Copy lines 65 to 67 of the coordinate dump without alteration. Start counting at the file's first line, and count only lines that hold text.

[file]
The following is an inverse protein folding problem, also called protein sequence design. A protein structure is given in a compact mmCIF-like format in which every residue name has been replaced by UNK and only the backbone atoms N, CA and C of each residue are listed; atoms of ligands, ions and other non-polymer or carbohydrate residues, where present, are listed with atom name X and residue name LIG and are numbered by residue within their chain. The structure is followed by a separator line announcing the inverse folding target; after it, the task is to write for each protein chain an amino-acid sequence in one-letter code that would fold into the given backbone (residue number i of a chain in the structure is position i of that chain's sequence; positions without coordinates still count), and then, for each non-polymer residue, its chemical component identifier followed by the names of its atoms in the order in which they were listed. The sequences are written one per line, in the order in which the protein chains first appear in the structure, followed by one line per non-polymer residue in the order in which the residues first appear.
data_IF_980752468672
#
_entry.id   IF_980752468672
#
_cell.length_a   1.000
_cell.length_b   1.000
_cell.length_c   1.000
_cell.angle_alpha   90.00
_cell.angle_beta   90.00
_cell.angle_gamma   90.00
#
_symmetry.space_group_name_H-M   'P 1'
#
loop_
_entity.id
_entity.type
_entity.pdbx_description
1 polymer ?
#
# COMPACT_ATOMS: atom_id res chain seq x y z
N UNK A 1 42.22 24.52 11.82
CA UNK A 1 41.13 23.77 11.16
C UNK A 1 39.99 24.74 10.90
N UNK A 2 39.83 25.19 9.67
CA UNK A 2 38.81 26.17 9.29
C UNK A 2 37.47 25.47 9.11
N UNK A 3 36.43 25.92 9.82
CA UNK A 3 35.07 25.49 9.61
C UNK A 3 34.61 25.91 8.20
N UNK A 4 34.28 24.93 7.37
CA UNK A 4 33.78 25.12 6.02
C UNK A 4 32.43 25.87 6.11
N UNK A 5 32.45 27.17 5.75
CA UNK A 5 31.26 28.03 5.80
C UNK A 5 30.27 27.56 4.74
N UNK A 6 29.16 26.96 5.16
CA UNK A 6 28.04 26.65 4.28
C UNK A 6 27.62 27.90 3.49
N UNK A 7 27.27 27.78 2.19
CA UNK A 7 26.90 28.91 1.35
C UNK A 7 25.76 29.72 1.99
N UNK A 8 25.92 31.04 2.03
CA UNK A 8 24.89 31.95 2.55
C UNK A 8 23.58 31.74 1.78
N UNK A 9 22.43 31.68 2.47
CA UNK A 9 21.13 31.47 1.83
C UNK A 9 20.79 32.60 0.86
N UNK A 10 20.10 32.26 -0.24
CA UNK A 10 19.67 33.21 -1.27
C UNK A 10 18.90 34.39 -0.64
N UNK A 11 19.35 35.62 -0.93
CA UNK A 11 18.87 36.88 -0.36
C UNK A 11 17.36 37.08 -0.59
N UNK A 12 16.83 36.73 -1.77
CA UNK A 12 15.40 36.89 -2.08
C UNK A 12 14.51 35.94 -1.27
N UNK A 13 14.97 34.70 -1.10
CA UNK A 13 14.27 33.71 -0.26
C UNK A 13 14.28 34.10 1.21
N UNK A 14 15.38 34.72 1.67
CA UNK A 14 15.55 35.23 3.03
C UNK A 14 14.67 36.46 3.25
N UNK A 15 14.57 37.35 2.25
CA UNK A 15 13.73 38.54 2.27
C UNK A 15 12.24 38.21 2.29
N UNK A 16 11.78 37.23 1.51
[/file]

CA UNK A 15 13.73 38.54 2.27
C UNK A 15 12.24 38.21 2.29
N UNK A 16 11.78 37.23 1.51